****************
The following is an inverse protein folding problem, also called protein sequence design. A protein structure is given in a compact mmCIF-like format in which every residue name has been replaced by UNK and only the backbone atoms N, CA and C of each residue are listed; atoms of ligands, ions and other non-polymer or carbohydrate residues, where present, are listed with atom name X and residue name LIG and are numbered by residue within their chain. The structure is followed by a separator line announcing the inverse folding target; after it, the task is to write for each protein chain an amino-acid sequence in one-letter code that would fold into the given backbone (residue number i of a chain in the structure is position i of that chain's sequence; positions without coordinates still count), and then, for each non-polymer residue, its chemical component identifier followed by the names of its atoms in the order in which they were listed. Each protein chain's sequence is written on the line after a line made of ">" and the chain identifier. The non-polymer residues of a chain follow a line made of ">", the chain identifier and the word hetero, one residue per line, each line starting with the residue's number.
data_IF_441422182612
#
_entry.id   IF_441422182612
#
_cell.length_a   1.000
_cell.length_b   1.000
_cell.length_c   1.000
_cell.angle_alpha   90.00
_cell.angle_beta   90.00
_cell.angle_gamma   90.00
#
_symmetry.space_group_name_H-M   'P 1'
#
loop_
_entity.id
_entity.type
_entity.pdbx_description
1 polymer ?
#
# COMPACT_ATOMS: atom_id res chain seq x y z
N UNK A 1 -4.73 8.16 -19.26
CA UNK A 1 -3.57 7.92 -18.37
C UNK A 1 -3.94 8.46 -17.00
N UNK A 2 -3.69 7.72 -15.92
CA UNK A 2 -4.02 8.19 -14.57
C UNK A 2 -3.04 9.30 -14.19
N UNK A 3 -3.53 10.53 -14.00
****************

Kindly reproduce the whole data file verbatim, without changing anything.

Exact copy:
The following is an inverse protein folding problem, also called protein sequence design. A protein structure is given in a compact mmCIF-like format in which every residue name has been replaced by UNK and only the backbone atoms N, CA and C of each residue are listed; atoms of ligands, ions and other non-polymer or carbohydrate residues, where present, are listed with atom name X and residue name LIG and are numbered by residue within their chain. The structure is followed by a separator line announcing the inverse folding target; after it, the task is to write for each protein chain an amino-acid sequence in one-letter code that would fold into the given backbone (residue number i of a chain in the structure is position i of that chain's sequence; positions without coordinates still count), and then, for each non-polymer residue, its chemical component identifier followed by the names of its atoms in the order in which they were listed. Each protein chain's sequence is written on the line after a line made of ">" and the chain identifier. The non-polymer residues of a chain follow a line made of ">", the chain identifier and the word hetero, one residue per line, each line starting with the residue's number.
data_IF_441422182612
#
_entry.id   IF_441422182612
#
_cell.length_a   1.000
_cell.length_b   1.000
_cell.length_c   1.000
_cell.angle_alpha   90.00
_cell.angle_beta   90.00
_cell.angle_gamma   90.00
#
_symmetry.space_group_name_H-M   'P 1'
#
loop_
_entity.id
_entity.type
_entity.pdbx_description
1 polymer ?
#
# COMPACT_ATOMS: atom_id res chain seq x y z
N UNK A 1 -4.73 8.16 -19.26
CA UNK A 1 -3.57 7.92 -18.37
C UNK A 1 -3.94 8.46 -17.00
N UNK A 2 -3.69 7.72 -15.92
CA UNK A 2 -4.02 8.19 -14.57
C UNK A 2 -3.04 9.30 -14.19
N UNK A 3 -3.53 10.53 -14.00